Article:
Pension reform: old age insurance accounts in the red

The deficit of the general scheme for private sector employees combined with that of the Old Age Solidarity Fund will exceed 4 billion euros this year and next year. In question: the slowdown in growth and the post-“yellow vests” measures.

The High Commissioner for Pensions, Jean-Paul Delevoye, is facing a more difficult financial situation than expected.  Especially since Emmanuel Macron has set the goal of balancing the accounts by 2025.

Emmanuel Macron had ruled out in July the savings measures planned on pensions in the Social Security budget for 2020. Exit the acceleration of the increase in the contribution period provided for by the Touraine law, exit also the early introduction of a “pivotal age”. There is no question of targeting the social partners, and in particular the CFDT, as the second phase of consultation on the pension reform aimed at creating a universal system from 2025 begins.

No return to equilibrium on the horizon

Two months later, it’s time to take stock and they are not good. The Social Security draft budget for 2020 to be presented on Monday confirms a serious financial degradation. The deficit of the general scheme and of the Old Age Solidarity Fund (FSV) – which notably finances the pension rights of the unemployed – should reach 5.4 billion euros this year, whereas a year earlier, it was a balance that was anticipated.

And for 2020, the deficit will hardly decrease, to 5.1 billion euros. And this despite a target of increased health insurance spending reduced to 2.3%, implying a little more than 4 billion in savings. The return to equilibrium is at best postponed to 2023.

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In this gloomy picture, which contrasts with the anticipated surpluses at the start of the five-year term, old-age insurance is particularly affected. The general scheme for private sector employees (CNAV) should experience a deficit of 2.1 billion euros in 2019 and, with the imbalance of the FSV (2.3 billion), it is therefore a deadlock of 4.4 billion euros. euros which is expected this year for the old age branch, against 1.6 billion in 2018. And it will not be much better next year, with a deficit of the CNAV expected to 2.7 billion, and a partial recovery of the FSV (deficit reduced to 1.4 billion).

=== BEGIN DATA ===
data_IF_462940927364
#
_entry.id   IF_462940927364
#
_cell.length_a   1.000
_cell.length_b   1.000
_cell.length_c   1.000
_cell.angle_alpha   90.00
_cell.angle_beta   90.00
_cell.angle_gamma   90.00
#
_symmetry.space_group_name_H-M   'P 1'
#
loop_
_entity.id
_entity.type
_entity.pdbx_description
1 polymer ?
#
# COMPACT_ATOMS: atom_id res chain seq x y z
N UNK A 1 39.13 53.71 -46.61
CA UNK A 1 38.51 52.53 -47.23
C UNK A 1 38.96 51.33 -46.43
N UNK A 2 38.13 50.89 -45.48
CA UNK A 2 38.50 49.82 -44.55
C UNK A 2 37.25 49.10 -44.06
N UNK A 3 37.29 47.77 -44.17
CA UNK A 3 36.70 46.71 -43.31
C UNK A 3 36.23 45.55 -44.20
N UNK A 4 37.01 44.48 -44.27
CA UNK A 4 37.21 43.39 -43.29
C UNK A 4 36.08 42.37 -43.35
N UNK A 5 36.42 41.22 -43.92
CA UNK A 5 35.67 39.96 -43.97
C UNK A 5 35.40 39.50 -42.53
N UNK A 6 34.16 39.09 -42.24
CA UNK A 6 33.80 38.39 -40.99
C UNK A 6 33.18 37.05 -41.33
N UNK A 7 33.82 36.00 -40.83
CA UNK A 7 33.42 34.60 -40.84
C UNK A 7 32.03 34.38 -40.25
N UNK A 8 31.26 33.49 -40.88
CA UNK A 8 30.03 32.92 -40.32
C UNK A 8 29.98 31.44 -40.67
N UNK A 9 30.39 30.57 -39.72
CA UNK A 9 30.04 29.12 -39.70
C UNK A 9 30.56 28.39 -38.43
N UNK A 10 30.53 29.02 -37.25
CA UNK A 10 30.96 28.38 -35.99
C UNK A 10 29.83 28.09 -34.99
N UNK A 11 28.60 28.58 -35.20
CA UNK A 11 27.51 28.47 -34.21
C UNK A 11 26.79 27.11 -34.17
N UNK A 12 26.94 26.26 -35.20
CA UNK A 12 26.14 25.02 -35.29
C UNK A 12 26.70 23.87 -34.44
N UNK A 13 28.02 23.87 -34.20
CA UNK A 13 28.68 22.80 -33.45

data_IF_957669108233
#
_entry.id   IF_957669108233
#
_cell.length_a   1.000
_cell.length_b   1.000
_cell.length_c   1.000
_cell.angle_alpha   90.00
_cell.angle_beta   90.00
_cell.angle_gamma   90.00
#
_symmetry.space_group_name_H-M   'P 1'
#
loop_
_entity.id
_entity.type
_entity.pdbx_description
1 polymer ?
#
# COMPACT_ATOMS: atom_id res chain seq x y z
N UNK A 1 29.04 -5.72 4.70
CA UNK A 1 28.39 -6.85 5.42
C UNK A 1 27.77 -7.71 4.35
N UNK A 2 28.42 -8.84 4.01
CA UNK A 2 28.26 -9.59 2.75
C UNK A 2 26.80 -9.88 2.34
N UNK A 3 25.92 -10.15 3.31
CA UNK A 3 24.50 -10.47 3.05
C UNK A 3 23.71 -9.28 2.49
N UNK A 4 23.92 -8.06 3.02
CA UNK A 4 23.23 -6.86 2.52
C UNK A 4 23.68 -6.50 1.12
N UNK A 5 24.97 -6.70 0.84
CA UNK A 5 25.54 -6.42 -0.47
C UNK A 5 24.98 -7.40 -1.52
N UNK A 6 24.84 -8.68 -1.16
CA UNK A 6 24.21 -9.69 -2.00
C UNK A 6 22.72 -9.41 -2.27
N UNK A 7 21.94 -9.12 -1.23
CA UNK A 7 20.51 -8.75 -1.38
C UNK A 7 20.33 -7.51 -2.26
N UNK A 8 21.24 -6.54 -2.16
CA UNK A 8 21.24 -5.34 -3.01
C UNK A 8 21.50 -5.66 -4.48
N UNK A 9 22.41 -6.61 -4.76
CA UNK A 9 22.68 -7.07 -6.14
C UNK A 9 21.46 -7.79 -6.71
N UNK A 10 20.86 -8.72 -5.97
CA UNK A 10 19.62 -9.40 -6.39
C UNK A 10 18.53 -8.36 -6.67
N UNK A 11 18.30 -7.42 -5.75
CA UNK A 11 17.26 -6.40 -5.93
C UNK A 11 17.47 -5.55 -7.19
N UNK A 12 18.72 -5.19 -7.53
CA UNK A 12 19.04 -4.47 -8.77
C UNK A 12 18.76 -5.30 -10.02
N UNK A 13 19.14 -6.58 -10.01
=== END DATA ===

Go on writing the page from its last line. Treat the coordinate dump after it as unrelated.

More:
The diluted effects of the Sarkozy reform

In question, the slowdown in growth and the wage bill. The Macron bonus of 1,000 euros without charges in companies, renewed in 2020 (on condition of having a profit-sharing agreement), also reduces the income from contributions.

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The old age branch is also very affected by the measures decided during the “yellow vests” crisis: the anticipation of the exemption from contributions on overtime (1.2 billion) and the backtracking on the increase in CSG for retirees receiving more than 2,000 euros per month (1.5 billion) weigh on the accounts of 2019, and these measures will not be compensated by the State. Next year, it will also be necessary to finance the reindexation of pensions below 2,000 euros, while significant savings were initially planned with this freeze. In addition, the flow of retirements is no longer slowed down by the reduction in the retirement age from 60 to 62, which has now been completed.

The Delevoye reform under financial pressure

These new financial forecasts will revive the debate on the need to take recovery measures on pensions before the entry into force of the reform. They will be integrated by the Retirement Orientation Council, mandated by the government to make an updated and more precise inventory of the financing needs of pension plans until 2030.

Emmanuel Macron recalled at the end of August that the future universal system should start with balanced accounts. In its annual report published in June, the COR forecast a deficit of 0.4 point of GDP (around 9 billion) by 2022 for all pension schemes.